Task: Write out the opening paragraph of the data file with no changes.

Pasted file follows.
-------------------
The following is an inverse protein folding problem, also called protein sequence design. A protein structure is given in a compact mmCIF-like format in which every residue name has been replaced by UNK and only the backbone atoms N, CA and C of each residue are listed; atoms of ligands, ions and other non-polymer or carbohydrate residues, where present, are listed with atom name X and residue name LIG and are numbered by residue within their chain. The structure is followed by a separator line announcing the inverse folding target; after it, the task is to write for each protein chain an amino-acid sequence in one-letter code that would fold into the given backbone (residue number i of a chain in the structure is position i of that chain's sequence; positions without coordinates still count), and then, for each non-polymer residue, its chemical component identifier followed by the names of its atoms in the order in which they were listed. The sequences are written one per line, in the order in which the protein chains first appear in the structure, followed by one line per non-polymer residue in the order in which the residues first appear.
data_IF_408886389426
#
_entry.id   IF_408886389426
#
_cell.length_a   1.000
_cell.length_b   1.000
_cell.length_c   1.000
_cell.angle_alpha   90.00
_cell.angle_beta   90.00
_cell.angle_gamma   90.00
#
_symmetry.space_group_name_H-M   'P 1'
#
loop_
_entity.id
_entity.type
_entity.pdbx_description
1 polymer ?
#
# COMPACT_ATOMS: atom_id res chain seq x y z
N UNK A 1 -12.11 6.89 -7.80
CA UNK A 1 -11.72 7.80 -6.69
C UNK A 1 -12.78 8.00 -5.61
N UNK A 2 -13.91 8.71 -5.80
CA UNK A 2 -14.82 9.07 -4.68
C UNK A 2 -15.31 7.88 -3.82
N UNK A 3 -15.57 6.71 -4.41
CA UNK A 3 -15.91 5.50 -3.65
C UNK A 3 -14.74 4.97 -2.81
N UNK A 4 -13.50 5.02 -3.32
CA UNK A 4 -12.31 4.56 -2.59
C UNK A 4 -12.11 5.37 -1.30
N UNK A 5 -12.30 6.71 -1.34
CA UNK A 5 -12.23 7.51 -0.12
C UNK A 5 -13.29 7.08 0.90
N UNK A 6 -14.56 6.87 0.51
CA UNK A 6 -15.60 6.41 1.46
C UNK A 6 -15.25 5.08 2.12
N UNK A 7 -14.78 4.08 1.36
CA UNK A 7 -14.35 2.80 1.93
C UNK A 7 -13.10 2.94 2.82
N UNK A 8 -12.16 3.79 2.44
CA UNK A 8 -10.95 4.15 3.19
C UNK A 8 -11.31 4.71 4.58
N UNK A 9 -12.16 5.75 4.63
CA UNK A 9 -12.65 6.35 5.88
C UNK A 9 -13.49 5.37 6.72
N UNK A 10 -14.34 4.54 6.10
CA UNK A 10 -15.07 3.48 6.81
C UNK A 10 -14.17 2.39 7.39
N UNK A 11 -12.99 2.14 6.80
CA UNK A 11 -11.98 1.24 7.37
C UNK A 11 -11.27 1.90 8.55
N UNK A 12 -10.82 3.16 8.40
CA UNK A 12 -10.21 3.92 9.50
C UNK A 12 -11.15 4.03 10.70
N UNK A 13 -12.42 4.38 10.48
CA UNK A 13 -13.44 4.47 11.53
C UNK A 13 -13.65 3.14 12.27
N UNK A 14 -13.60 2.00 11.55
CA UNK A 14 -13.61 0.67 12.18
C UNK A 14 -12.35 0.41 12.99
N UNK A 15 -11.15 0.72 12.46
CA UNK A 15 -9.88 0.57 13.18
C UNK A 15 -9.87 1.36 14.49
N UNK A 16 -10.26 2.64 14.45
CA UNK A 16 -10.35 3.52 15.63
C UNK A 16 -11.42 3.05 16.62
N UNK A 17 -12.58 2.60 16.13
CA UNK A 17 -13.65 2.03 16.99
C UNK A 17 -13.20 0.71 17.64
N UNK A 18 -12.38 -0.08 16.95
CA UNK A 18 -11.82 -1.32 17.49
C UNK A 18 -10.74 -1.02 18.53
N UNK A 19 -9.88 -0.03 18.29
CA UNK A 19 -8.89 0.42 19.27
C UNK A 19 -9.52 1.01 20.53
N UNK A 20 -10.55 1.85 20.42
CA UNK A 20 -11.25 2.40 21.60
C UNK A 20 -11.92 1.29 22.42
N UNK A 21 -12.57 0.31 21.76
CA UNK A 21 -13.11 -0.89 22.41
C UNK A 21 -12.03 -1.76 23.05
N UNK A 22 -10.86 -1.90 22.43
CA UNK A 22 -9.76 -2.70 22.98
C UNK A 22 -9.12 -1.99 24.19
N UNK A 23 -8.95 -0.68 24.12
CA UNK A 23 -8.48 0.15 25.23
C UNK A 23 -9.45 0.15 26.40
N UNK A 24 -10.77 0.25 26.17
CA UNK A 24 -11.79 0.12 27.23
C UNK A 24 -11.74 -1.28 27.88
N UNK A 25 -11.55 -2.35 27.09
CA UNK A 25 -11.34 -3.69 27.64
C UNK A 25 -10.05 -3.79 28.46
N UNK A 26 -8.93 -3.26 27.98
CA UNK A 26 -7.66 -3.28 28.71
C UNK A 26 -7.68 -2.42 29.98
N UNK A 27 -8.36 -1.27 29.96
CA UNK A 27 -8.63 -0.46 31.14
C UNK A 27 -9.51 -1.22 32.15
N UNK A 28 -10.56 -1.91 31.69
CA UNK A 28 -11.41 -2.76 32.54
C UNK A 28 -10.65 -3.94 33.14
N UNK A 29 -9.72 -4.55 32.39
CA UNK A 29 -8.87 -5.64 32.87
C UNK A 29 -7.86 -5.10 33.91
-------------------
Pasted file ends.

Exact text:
The following is an inverse protein folding problem, also called protein sequence design. A protein structure is given in a compact mmCIF-like format in which every residue name has been replaced by UNK and only the backbone atoms N, CA and C of each residue are listed; atoms of ligands, ions and other non-polymer or carbohydrate residues, where present, are listed with atom name X and residue name LIG and are numbered by residue within their chain. The structure is followed by a separator line announcing the inverse folding target; after it, the task is to write for each protein chain an amino-acid sequence in one-letter code that would fold into the given backbone (residue number i of a chain in the structure is position i of that chain's sequence; positions without coordinates still count), and then, for each non-polymer residue, its chemical component identifier followed by the names of its atoms in the order in which they were listed. The sequences are written one per line, in the order in which the protein chains first appear in the structure, followed by one line per non-polymer residue in the order in which the residues first appear.